Things have changed some since the days of English philosopher Sir Francis Bacon. Triathlon, for one, came to be known and loved by tens of thousands of athletes around the world. But Bacon’s quote that “knowledge is power” holds the same weight today that it did when he jotted down those words in the late 16th Century. For current and aspiring triathletes, learning about the sport can lay the foundation for a lifetime of fun and fitness.
In the pages of Destination Kona Triathlon 101, you’ll find answers to the many questions swirling around the sport of triathlon. Should I wear socks? Do I need a wetsuit? What the heck do you wear? We hope to take the mystery out of triathlon for those who have never done one.
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Triathlon, as most people know it, consists of three sports completed consecutively. Swimming often is first, then cycling and then running or walking. Some triathlons, however, put swimming last. There also are winter triathlons and hybrids that incorporate kayaking or even shooting baskets and flying paper airplanes. It's true. We know the guy who put them on. Nevertheless, there are four main distances: 1] Sprint, 2] Olympic or international, 3] Half Ironman or 70.3 and 4] Ironman or 140.6.
Sprint: Sprint triathlons, as you might have guessed, are short. 300-700 meter/yard swim, 12-15 mile bike and 3.1 mile run. Short and sweet and fast. Sprints offer a chance to get your feet wet without investing your entire 401K or abandoning your family.
Olympic: Olympic or international distance triathlons incorporate 1500 meter/yard swims, 24-28 mile bike legs and 6.2 mile runs. The name does not imply that you must be an olympic hopeful to take it on. Instead, it a common distance in international and Olympic triathlon racing.
Half Ironman or 70.3: Now we're getting up there. You see this label and it generally means a lot of work is coming your way. "OK. So what does that mean, smart guy?" you say. 1.2 mile swim, 56 mile bike and a 13.1 mile run, bub. That's what we mean. Getting up there indeed. Oh, the 70.3 is the total distance traveled. Yes, miles. Yikes! We know.
Ironman or 140.6: Now, some nuts have come along of late and created longer events, but for most people, the Ironman is the Mt. Everest of triathlon. 2.4 mile swim, 112 mile bike, 26.2 mile crawl. Yep. Make a day of it.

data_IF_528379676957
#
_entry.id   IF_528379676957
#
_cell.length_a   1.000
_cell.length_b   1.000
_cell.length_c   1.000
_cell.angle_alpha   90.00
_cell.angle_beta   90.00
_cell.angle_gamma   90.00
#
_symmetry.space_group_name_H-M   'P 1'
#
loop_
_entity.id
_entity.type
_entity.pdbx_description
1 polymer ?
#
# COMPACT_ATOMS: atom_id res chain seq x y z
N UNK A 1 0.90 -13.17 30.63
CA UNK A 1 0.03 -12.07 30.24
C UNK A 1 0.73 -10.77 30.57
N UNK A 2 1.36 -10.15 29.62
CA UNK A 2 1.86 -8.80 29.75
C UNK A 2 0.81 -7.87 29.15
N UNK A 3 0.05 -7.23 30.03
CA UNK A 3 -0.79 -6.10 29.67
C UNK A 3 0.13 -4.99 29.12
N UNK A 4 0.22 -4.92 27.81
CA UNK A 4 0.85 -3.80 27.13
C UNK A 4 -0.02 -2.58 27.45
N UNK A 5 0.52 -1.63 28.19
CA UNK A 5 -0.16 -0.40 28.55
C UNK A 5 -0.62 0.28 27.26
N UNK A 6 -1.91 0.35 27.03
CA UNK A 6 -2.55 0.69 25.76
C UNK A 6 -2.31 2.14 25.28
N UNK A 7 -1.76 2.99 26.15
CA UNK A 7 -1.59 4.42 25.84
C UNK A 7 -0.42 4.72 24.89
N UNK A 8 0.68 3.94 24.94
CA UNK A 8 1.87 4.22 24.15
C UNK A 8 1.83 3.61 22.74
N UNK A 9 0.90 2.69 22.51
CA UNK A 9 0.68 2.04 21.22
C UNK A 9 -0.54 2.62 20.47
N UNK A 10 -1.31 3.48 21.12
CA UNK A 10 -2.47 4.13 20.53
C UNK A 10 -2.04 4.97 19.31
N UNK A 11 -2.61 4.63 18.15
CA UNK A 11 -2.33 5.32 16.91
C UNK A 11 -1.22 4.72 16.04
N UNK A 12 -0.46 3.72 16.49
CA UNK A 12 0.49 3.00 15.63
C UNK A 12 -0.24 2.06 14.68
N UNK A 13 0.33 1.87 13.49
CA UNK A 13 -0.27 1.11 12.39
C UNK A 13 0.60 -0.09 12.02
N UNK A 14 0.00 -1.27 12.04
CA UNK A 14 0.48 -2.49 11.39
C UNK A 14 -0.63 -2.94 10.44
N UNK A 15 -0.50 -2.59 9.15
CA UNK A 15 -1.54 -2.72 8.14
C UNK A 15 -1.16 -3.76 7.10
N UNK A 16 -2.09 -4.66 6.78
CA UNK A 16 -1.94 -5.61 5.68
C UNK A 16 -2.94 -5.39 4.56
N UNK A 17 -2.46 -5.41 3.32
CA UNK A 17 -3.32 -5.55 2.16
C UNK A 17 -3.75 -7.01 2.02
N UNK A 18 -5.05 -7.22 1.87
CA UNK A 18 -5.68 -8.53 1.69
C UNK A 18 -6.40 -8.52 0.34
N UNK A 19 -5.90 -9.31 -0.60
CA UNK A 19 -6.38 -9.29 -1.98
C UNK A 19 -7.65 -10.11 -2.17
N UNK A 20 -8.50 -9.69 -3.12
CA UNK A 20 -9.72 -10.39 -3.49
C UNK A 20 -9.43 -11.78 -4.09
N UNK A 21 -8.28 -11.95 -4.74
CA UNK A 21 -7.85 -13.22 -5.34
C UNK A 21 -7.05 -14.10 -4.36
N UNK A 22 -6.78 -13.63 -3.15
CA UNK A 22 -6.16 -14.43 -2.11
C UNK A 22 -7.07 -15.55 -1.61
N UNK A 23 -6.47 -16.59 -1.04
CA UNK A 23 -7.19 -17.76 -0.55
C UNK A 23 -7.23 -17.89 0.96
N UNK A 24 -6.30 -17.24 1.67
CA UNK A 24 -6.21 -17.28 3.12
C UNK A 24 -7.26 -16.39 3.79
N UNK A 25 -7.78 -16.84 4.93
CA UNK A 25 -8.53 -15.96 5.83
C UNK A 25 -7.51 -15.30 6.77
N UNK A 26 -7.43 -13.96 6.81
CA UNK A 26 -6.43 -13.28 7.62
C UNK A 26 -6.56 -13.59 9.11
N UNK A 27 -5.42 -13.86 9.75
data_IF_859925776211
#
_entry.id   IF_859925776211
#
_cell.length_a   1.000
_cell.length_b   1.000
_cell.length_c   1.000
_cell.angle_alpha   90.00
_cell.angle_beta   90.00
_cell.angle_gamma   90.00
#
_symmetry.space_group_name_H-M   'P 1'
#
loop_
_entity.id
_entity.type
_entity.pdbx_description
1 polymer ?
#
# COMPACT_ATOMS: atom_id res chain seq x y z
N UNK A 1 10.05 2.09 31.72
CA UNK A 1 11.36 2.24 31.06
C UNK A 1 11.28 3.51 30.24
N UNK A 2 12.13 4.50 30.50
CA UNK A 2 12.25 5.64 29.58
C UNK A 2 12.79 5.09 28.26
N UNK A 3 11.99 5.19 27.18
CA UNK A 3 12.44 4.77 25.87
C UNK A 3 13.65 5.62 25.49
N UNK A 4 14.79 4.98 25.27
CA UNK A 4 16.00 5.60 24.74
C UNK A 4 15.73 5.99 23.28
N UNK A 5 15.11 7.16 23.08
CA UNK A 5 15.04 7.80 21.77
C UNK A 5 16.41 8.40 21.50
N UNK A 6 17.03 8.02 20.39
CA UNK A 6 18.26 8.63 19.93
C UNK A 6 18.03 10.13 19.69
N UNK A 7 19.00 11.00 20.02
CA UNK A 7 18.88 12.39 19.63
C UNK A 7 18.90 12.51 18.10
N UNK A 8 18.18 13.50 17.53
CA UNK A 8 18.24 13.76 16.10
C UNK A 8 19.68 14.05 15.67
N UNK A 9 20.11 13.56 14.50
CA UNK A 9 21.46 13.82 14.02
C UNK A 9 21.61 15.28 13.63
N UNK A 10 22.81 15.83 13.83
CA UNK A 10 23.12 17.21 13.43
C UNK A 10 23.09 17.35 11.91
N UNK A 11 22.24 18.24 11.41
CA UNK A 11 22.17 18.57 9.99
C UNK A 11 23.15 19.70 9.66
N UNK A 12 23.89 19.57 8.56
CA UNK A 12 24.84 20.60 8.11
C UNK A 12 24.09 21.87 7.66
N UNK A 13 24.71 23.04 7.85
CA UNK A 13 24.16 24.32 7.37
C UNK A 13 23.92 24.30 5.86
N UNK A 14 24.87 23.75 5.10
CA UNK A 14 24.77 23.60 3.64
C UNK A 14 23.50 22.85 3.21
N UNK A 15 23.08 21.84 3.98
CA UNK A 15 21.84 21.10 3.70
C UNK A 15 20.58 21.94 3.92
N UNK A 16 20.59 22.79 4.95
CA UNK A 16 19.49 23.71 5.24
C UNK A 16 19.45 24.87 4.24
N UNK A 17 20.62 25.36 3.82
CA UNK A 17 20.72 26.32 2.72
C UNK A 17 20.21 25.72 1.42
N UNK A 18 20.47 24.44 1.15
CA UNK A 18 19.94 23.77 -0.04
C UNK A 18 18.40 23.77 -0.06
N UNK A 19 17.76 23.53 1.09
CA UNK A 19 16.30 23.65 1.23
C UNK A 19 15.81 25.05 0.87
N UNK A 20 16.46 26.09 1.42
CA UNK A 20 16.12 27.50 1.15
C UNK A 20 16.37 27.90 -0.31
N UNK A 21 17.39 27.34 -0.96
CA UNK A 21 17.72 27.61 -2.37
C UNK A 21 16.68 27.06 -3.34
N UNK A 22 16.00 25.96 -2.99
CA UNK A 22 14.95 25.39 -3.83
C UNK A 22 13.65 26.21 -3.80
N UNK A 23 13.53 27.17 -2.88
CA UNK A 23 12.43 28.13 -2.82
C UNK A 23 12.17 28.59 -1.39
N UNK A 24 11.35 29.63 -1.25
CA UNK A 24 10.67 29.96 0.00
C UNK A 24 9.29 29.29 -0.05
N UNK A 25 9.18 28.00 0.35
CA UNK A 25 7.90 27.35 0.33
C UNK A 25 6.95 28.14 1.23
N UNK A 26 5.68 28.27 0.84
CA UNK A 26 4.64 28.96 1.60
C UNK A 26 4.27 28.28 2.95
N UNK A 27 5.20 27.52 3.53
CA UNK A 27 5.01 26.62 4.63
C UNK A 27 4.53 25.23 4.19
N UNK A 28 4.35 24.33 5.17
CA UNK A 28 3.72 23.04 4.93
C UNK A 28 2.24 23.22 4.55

Most triathlons begin with the swim portion. Some are in open water, some are held at local pools. Some allow wetsuits while others do not. The transition between the swim and the bike is known as T1, or Transition 1.
The first transition is the place to dry off and move on to the bike leg. This is your homebase, of sorts, where all of your gear is kept. Your bike will be propped up on a rack or even leaned against a tree (as happens in some small events). There is a transition area entrance and an exit. Be mindful of the traffic pattern and listen to direction from event volunteers.
The second leg of a triathlon most often is cycling. This is pretty straight forward. Ride for the designated number of miles using pretty much anything with two wheels that lacks a motor (boy, wouldn't that be nice). Be considerate of other participants and know and follow the rules of the road. Do so and soon you'll wheel into T2, of Transition 2.
T2 is usually the faster of the two transitions. There will be a dismount zone before you reach the transition area. Volunteers instruct you on where to get off the bike. Bikes are sent back to the rack and it's off to the run course through the transition area's run exit.
During most events, iPods or other music players and radios are not allowed. This includes on the run. While some events have become more tolerant of earbud use during the run, it's best to check with the race director before using one. Music players are off limits for the bike leg.
Soon enough the finish line will be in sight. You will have completed your first triathlon ... and live to tell about it.
"But, but, but ... what about all the stuff?" You ask. To which we reply: What stuff? Oh yeah, all the stuff we sell in the store. We thought you were talking about, oh, forget it. You're right. The supply of triathlon gear and apparel can be extensive. Don't let it scare you off, though. Because the good news is you really don't need all that stuff. Yep, you heard us right - You don't need it. Read on, dear pupil.
We've told customers from the day we opened that finishing a triathlon doesn't mean breaking the bank. Any fit person could go out and do a triathlon today with little more than cut-offs and a borrowed bike. Like any sport, though, having the right equipment makes it all the more fun. That still doesn't mean buying a $2,000 tri bike, race wheels and the whole nine yards. Want some advice? Sure you do. That's why you came by in the first place, right?